Nairobi — Suspected masterminds of the Kenya post election violence may soon be barred from setting foot in the UK.
British High Commissioner to Kenya Robert Macaire revealed that the UK was reviewing its policies to conform to emerging international trends that ban perpetrators of war crimes and genocide from entering foreign countries.
"We are looking at our policy to conform to the global policy not to allow people who incite to violence from entering our country," Mr Macaire told a press conference after he held talks with Immigration minister Otieno Kajwang.
Mr Macaire confirmed that over 20 Kenyans had been barred from setting foot in UK or passing through its country's airports on transit to other countries since 2006.
"I will not tell you who they are but I can confirm that over 20 Kenyans have been barred," said the envoy.
He said majority of those who had been blacklisted were business people implicated in cases of corruption.
UK's warning comes in the wake of heightened activity at the International Criminal Court (ICC) to evaluate evidence contained in the Waki envelope to establish whether it meets the court's standards before opening prosecutions against post election violence suspects.
Two foreign experts who worked closely with the Waki Commission to compile evidence on the suspected masterminds of the violence are said be at The Hague on the invitation of ICC chief prosecutor Louis Moreno-Ocampo.
Sources say the two experts are expected to appraise Mr Moreno-Ocampo on the weight of the evidence contained in the envelope and ascertain whether more needs to be done to establish a water-tight case against the suspects.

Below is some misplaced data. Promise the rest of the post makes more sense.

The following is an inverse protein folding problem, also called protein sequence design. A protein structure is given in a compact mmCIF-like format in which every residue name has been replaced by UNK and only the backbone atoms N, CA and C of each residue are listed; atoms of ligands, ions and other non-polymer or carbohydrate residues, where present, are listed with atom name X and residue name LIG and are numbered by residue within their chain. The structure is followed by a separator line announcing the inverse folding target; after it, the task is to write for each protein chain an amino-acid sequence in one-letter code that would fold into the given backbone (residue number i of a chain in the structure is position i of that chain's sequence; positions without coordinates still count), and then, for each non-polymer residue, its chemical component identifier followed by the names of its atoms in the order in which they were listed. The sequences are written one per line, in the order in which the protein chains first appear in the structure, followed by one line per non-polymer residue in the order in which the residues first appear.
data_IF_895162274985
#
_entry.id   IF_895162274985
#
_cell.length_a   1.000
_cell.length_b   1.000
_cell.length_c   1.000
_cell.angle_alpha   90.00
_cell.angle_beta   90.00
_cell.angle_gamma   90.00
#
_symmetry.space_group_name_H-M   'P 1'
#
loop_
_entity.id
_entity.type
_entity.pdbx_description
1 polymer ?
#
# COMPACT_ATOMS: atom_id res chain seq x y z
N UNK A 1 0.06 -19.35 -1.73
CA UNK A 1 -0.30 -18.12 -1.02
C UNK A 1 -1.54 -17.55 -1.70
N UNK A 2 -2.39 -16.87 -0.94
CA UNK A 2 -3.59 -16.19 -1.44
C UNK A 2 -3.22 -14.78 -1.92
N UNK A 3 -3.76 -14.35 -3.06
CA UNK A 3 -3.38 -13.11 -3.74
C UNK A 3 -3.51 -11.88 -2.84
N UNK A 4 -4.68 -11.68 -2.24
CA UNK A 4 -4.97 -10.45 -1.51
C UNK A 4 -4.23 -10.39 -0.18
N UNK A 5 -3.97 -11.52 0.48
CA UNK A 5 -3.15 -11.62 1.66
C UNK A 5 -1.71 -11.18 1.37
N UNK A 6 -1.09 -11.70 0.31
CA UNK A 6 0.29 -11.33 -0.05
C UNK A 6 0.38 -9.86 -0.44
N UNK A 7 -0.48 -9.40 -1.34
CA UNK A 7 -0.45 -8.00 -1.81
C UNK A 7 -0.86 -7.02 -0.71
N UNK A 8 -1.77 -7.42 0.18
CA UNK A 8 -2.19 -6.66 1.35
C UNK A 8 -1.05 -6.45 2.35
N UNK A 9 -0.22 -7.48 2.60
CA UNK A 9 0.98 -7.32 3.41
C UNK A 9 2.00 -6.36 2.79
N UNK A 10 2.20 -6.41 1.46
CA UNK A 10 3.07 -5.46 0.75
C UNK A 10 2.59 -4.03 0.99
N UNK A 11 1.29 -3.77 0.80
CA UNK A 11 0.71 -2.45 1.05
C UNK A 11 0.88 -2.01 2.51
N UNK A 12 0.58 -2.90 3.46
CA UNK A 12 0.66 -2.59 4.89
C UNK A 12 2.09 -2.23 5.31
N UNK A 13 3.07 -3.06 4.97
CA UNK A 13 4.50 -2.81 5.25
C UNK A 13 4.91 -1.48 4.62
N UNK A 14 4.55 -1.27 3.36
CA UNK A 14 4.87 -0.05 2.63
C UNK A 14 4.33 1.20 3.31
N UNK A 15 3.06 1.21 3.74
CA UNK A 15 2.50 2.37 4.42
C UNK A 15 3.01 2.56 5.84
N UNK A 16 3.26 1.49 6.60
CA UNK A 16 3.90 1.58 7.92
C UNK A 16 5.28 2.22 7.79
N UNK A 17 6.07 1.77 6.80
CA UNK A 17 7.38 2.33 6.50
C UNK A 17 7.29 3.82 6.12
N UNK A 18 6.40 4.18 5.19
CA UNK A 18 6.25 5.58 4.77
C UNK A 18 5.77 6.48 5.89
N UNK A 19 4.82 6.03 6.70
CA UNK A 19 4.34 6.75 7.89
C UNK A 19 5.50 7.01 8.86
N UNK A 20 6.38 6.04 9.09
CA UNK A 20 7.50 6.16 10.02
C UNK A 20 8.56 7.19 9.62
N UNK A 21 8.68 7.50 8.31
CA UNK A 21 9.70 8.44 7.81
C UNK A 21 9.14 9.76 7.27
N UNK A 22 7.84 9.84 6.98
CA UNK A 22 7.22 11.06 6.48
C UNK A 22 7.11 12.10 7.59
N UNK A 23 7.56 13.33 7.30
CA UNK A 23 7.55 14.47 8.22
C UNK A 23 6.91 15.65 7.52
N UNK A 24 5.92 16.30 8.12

Speaking to journalists on Monday, Justice Minister Mutula Kilonzo said he expected the ICC to start issuing arrest warrants against those named in the Waki envelope by December.
Mr Kilonzo who spoke during the swearing in of the Truth, Justice and Reconciliation Commission (TJRC) urged Mr Moreno-Ocampo to move fast and issue warrants against the suspects if there was evidence to sustain charges against them.
"I would very much like to know if the country really passed the threshold set for the offences that have been classified as international crimes against humanity," said the Justice minister.
"If we did, I prefer warrants of arrest to be even issued by December this year."
UK's threat to blacklist those accused of fanning post election violence appears informed by last Thursday's cabinet decision to drop the option of setting up a special tribunal to try the suspects, in effect giving the ICC the nod to step in and weigh the evidence adduced against the suspects.
Mr Macaire responded guardedly to his government's reaction to the cabinet decision, saying a meeting was being planned to "hear from the Kenya government."
The UK envoy had called on Mr Kajwang to table a proposal on how the two countries can harmonise their immigration rules to share information on illegal immigrants in both countries.
Mr Kajwang revealed that the need to share data on illegal immigrants arose out of UK's concern about cases where some foreigners had settled in Britain while claiming to be Kenyans.
"They want us to share data with them so that we can ascertain whether such persons are Kenyans or whether they had passed through Kenya," explained Mr Kajwang.
He, however, said it was difficult for the two countries to share such information unless the present immigration laws were amended.